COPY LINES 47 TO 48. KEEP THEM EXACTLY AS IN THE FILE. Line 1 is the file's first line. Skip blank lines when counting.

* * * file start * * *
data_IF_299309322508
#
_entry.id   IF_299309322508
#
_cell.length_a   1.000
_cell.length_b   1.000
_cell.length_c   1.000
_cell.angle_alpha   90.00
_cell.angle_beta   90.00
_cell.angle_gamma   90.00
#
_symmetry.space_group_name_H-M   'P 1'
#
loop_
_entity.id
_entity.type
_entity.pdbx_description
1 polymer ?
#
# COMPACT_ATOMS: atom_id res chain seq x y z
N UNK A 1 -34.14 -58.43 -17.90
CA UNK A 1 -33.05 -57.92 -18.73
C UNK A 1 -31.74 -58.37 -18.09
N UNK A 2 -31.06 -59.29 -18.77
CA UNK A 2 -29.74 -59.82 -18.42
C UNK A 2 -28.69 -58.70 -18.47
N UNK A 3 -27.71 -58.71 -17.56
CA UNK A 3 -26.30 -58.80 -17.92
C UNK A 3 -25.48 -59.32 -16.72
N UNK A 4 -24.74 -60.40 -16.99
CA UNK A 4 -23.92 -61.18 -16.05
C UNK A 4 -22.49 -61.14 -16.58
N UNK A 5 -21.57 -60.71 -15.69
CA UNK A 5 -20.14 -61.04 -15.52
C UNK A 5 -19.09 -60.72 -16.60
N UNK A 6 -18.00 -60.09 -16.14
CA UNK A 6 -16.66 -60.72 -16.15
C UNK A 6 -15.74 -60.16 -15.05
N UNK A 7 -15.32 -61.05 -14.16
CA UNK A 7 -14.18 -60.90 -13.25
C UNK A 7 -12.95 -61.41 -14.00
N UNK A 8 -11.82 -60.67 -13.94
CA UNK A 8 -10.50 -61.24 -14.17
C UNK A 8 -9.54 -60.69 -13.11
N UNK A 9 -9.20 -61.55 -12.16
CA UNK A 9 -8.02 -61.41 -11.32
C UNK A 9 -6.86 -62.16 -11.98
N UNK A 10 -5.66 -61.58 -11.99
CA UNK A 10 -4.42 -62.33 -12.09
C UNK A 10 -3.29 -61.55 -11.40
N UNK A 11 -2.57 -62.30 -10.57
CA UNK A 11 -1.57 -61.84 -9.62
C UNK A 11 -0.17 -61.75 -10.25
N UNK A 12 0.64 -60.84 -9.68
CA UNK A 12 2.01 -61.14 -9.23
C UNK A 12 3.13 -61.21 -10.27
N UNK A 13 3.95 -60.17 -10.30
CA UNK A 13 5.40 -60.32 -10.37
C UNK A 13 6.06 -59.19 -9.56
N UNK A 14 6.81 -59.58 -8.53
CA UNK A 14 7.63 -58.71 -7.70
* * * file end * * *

C UNK A 9 -6.86 -62.16 -11.98
N UNK A 10 -5.66 -61.58 -11.99